Anna Eskamani tables a bill granting legal rights to the natural environment


Orlando Democratic Representative Anna eskamani filed an invoice (HB 6003) Monday to create a path to grant legal rights to the natural environment.

But given Florida’s Republican-led legislature, the most important move Eskamani can possibly hope for on this bill is a philosophical discussion. A similar invoice tabled by Eskamani during the last session did not go beyond its first committee hearing.

But his bill is not the only measure aimed at giving polluted ecosystems legal status in court. A proposed constitutional amendment granting a right to clean drinking water could bypass the Florida legislature entirely and pose the question to voters – if it gets enough petition signatures to make it into the 2022 ballot.

The two efforts have placed Florida in the midst of a growing movement to give nature basic rights, something voters in Eskamani District already tried to do in November 2020 when they passed the Wekiva and Econlockhatchee Rivers Bill Rights, which protected the rights to these waterways in Orange County.

“They are a major tourism driver, and if we continue to ignore this and see pollution in our waterways, then we won’t even have anything to call nature in the future,” Eskamani said.

But that local law never came into effect because the Republican-led Florida legislature adopted a pre-emption law earlier in 2020, this would replace the amendment to the local Orange County charter.

Eskamani’s bill for the 2022 session would not add any new laws to Florida’s books. Rather, it removes the existing pre-emption law which states that a local government cannot “recognize or grant any legal rights to a plant, animal, body of water or any other part of the natural environment that does not” is not a person or a political subdivision. “

Removing the existing law would pave the way for local governments to grant legal protections to the environment should they choose to do so.

“I tabled this again because it’s such an important message to send, to say that not only is self-reliance really important, but our environment is too,” Eskamani said.

While Eskamani said his bill was “very local,” other parts of the country have also passed laws recognizing fundamental ecosystem rights.

Several tribes, such as the White Earth Band of Ojibwe in Minnesota, have granted rights to the natural environment.

The city of Pittsburgh, Pennsylvania passed an anti-fracking law that declared, in part:

“Natural communities and ecosystems… have inalienable and fundamental rights to exist and flourish. “

The Santa Monica California City Council passed a Sustainability Rights Ordinance in 2013.

“Natural communities and ecosystems have fundamental and inalienable rights to exist and thrive in the city of Santa Monica,” the Santa Monica read. arrangement.

These two cities have made environmental legal rights enforceable by allowing residents to take legal action when environmental rights are violated.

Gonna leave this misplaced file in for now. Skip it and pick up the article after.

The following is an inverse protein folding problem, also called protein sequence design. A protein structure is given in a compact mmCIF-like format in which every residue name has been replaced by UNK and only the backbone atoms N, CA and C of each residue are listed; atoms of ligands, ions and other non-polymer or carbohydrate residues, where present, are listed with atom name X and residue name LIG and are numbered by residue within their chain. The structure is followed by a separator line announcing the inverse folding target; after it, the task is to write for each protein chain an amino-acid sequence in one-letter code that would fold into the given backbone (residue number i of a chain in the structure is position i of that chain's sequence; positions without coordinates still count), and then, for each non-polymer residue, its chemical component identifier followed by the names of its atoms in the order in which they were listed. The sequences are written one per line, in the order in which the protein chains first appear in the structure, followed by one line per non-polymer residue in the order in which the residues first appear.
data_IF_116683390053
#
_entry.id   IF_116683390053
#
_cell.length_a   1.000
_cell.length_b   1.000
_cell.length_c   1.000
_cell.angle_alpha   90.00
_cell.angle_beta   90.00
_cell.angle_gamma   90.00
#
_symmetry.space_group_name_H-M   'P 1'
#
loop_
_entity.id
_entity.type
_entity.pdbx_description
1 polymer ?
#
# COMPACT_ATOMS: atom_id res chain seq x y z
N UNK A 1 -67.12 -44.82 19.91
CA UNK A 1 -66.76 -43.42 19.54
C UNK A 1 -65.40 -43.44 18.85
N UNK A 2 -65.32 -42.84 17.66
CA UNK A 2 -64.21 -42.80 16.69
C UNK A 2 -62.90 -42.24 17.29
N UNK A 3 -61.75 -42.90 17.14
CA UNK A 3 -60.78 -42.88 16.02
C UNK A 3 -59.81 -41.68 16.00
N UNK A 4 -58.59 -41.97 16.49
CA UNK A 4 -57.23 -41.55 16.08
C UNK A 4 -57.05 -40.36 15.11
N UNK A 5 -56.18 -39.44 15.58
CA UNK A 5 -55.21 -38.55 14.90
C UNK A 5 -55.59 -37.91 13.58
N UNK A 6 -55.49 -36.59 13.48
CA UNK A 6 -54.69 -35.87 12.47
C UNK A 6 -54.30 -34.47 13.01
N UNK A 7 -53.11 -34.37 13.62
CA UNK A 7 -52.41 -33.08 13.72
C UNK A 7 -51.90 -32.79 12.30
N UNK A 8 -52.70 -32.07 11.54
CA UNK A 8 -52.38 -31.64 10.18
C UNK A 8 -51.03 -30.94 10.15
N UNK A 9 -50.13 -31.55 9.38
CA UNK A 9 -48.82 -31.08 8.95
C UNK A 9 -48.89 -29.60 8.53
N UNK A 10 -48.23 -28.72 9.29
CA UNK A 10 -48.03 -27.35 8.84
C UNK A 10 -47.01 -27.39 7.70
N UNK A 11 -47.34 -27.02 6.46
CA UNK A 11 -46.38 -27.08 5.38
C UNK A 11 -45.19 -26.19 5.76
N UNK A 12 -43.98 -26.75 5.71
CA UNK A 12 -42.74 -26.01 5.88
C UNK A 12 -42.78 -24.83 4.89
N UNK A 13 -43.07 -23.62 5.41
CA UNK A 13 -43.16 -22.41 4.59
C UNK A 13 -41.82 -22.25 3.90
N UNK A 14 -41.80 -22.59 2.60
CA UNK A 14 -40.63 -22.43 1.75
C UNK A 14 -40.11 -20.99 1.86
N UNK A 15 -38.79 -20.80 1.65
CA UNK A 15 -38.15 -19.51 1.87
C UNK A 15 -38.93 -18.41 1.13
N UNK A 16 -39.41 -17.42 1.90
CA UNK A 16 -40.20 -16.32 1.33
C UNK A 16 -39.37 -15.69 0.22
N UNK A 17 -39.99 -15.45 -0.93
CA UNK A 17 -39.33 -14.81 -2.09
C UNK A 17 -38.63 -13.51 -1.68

But in Ohio, when voters in Toledo adopted the Lake Erie Bill of Rights to protect “the irrevocable rights of the Lake Erie ecosystem to exist, thrive and evolve naturally,” a farming business and the State of Ohio filed a lawsuit that was switch back and forth in the courts since its filing in 2019. More recently, an appeals court ruled in favor of voters in Toledo, overturning a trial court decision and sending the case back to the lower court.

Eskamani also compared the nature rights movement to the US Supreme Court ruling Citizens United V. FEC, which recognized that businesses have the same rights as people.

“The whole point of the global nature rights movement is that if businesses are people, then shouldn’t nature have some sort of capacity to fight against these kinds of destructive measures? said Eskamani.

But the progressive lawmaker has acknowledged that the likelihood of her bill being passed by both Florida Republican-led chambers is slim. She hopes the tabling of this bill will allow her “to have a conversation with our fellow Republicans”, even though the legislation is unlikely to pass.

“I’m still hopeful that we move it, but I also realize that in the Florida legislature we have to measure success in different ways. Even being a voice in Tallahassee is an important role to play in the direction the state is taking, ”Eskamani said, adding that“ the direction the state is taking with regard to our environment is very frightening ”.

But Eskamani’s bill is not the only way to restore the will of voters in Orange County.

A petition from FL5, an environmental group, is currently collecting signatures to propose a constitutional amendment appear on Florida’s 2022 ballot that would “recognize a right to clean drinking water for all Floridians” and give Florida residents and organizations legal status to sue to enforce those rights.

But it remains to be seen whether Floridians want to join the movement or just conservationists. According to the Florida Division Elections website, the proposed amendment needs statewide support, and so far it has garnered 358 of the 891,589 signatures needed.

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